Potato farming transforming lives of thousands of Kenyan smallholder farmers

By Dr. Steve New, USAID Kenya Agricultural Value Chain Enterprises, KAVES, Chief of Party

Dr Steve New USAID KAVES Chief of Party.jpg

Dr. Steve New, USAID Kenya Agricultural Value Chain Enterprises, KAVES, Chief of Party

Under the USAID funded Feed the Future Programme that is being implemented in Kenya through  the  Kenya Agricultural Value Chains Enterprises, we ventured into potato to increase productivity and income for smallholders as part of our  target of assisting about 500,000 farmers to improve incomes across selected agricultural value chains in five years. We picked the potato from our value chains studies which indicate the tuber is big from the beginning to the end of the chain and positioned as food security crop number two in Kenya after maize and mainly grown by smallholders.

Related article:Promising sweet potato varieties in Western Kenya

Kenya is dependent on maize which has been attacked by various pests and diseases threatening the country’s food security. An attack by Maize Lethal Necrosis disease and lately army worms forced a shift to alternatives and potatoes were a natural choice together with bananas and sorghum among other crops as alternatives.

Related article:Collective bargaining helps farmers’ cooperative earn 2bn from potato farming

A cost benefit analysis shows there is money to be made in potato farming. However, the potato value chain is encumbered in problems from start to finish. Studies show that seed, storage, agronomy, market systems, consumption and everything else about potato is loaded with challenges amidst a huge potential to create a robust sector like it is in Europe where they eat potatoes all the time either as roast, boiled, fried and more.

Related article:KEPHIS introduces 52 new disease resistant potato varieties

However, a lot has been done towards sorting these problems to increase productivity, the most notable being availability of a wider selection of varieties but we are still far. Top hotels are still importing frozen chips due to lack of suitable varieties with the right texture, shape and taste. The Potato National Potato Council of Kenya has done a commendable job of publishing a catalogue detailing the available varieties as allowed by the Kenya Plant Health Inspectorate Service, characteristics, production and the firms supplying the seeds. In addition, the council has created an online portal titled Viazi Soko where useful information for example on seeds and  prevailing prices  is available at the touch of a button. The milestones are indicative of positive steps towards creating a robust potato sector in Kenya. Embracing of technology in any industry is always a pointer to improvement.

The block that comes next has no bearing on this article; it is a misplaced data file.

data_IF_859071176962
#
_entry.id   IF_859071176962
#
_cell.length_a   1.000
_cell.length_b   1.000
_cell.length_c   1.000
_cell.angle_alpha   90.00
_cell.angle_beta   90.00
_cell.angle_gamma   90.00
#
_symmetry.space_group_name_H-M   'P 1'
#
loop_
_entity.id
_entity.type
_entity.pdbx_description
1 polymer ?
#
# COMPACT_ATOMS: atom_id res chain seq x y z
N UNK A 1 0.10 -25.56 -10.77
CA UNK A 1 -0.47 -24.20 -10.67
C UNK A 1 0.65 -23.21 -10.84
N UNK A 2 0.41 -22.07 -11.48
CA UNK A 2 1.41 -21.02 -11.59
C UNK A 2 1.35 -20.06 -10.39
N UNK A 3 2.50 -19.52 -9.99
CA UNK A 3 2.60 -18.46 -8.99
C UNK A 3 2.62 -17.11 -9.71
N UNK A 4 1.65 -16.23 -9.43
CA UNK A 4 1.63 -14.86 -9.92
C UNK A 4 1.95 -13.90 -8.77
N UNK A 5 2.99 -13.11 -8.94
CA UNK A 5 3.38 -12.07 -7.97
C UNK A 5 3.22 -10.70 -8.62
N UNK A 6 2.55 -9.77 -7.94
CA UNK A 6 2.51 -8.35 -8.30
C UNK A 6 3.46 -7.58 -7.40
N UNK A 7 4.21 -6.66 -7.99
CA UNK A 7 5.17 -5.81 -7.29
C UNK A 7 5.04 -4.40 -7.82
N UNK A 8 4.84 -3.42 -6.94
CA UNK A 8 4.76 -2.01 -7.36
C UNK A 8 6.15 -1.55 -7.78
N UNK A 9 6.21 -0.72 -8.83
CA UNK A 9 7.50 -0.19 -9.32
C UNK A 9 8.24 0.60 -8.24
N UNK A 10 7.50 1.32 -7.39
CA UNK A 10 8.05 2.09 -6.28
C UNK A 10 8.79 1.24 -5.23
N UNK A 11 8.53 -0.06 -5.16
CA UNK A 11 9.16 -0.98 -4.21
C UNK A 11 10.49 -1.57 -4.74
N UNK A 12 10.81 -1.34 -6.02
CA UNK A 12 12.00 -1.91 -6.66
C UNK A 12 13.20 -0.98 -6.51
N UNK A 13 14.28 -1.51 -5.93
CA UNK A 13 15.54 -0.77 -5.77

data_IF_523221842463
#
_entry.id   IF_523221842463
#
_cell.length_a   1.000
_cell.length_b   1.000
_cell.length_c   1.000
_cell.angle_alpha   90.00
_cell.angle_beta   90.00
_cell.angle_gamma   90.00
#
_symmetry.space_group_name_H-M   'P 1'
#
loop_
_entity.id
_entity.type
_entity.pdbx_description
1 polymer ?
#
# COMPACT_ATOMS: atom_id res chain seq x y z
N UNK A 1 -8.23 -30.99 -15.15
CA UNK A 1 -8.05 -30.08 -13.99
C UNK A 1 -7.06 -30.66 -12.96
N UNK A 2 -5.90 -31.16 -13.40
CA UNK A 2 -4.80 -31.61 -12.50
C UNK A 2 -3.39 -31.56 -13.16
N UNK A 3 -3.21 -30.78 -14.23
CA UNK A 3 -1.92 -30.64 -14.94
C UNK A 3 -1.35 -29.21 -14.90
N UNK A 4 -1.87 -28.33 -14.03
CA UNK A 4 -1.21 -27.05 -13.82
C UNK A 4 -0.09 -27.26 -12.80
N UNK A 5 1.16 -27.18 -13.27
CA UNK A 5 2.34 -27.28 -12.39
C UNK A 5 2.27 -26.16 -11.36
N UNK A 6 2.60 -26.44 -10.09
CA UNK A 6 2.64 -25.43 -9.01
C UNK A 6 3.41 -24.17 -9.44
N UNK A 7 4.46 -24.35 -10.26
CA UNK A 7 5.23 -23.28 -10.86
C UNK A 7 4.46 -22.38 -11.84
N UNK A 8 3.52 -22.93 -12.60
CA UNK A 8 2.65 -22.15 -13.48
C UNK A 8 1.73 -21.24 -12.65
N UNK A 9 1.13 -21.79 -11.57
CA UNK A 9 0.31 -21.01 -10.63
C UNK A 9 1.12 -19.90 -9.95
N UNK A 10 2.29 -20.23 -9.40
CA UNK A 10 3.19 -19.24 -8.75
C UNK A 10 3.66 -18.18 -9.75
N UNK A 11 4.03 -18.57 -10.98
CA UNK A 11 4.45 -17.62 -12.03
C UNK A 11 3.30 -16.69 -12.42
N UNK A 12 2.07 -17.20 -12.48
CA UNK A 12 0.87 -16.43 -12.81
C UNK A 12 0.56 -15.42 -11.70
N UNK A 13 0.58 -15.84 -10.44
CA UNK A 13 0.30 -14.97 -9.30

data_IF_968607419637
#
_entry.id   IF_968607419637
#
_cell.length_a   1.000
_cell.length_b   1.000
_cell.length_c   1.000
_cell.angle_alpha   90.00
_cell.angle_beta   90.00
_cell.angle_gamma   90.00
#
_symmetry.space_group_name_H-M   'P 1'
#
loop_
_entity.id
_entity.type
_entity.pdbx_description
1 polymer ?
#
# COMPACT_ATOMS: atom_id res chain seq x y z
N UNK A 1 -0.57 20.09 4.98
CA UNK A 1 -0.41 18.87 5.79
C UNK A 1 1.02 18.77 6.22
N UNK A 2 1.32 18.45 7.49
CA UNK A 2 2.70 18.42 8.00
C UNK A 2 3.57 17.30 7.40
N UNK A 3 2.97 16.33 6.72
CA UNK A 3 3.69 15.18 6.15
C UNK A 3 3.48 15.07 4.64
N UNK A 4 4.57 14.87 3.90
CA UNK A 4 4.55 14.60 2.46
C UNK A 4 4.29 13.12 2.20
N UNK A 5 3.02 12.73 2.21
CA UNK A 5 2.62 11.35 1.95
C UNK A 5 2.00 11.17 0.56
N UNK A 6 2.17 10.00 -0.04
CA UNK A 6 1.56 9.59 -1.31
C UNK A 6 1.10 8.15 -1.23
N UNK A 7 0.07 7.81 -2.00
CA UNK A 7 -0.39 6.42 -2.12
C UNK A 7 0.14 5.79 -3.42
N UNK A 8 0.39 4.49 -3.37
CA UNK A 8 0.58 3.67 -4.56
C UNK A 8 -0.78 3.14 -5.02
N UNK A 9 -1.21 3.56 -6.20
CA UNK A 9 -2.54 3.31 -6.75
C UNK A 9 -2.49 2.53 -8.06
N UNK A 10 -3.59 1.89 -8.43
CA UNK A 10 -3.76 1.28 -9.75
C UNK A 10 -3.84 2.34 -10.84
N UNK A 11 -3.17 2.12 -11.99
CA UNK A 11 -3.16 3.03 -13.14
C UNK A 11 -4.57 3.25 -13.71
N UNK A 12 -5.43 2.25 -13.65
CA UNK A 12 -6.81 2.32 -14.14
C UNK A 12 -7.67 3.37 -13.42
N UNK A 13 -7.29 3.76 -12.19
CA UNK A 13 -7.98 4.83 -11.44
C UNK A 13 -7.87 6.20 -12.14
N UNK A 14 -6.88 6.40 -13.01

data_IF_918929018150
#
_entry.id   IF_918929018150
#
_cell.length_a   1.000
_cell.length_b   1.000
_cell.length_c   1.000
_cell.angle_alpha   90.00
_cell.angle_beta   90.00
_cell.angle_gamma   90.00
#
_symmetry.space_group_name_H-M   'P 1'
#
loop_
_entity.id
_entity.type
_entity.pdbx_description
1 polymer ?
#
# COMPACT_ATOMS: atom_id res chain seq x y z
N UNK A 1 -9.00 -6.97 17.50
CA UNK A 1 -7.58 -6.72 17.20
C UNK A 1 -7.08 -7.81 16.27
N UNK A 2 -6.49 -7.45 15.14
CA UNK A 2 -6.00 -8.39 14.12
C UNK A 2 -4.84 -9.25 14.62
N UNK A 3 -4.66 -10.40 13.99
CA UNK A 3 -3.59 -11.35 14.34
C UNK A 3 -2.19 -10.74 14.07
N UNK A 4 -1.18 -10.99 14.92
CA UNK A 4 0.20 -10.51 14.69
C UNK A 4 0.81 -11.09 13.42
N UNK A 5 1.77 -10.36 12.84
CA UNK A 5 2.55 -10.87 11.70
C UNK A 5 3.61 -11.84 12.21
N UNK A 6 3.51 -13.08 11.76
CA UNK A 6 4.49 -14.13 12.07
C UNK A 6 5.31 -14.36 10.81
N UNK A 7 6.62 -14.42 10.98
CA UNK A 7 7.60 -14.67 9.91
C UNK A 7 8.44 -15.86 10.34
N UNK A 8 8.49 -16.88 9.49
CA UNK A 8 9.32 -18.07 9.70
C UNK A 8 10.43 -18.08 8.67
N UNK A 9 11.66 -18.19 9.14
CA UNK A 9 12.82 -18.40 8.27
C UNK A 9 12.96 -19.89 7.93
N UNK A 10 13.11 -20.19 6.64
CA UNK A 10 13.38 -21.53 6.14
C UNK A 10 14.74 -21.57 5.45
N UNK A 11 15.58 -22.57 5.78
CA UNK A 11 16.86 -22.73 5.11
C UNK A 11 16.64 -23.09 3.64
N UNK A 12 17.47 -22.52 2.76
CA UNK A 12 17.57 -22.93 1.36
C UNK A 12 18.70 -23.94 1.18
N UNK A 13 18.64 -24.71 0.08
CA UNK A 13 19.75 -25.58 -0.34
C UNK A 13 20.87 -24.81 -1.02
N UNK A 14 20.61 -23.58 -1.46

Irish potato harvesting Patrick Njenga Kiambu By Laban Robert.JPG

Marketing systems are still disorganized leading to disparities between farm and markets prices. Farmers are on the tail end of the bargain as brokers dictate the farm gate prices. All in the chain need to understand that everyone needs to make money for sustainability.

Like in many other crops we are working with, it has been established that there is more potential in smaller units that are easier to manage especially with small farmers who don’t have much alternative but make do with the land they have. All that is required is they get organized to give themselves bargaining power.

 Storage remains a nightmare in the value chain creating an immediate need for county governments to build coolers for farmers to use for storage and marketing. We cannot have a potato industry without refrigeration. You get best prices six months after harvesting and for this to be achieved farmers need technologies like small tractors for efficiency. It is impossible to farm with jembes. We cannot be farmers without technology. With the right information on inputs and agronomy Kenya can produce huge amounts of potatoes because there is a conducive environment not found in Uganda, Somalia, Tanzania and many other countries.

When it comes to packaging, extended bags are still in use despite a law prohibiting the exploitative practice. Reports indicate that in counties like Meru, growers have successfully kicked out the bags showing it can be done. Farmers need to work together to set the rules of the game. Carrying potatoes in bags is not a good thing. Besides robbing farmers, it is tedious and damages the produce escalating wastage. Embrace technology; carry potatoes in large bins that stock up to half a ton. There will be do damage at all. The secret lies in working as an industry. Inconsistent supply of products affects the chain. Motivation of a farmer is the surety of a market.

 

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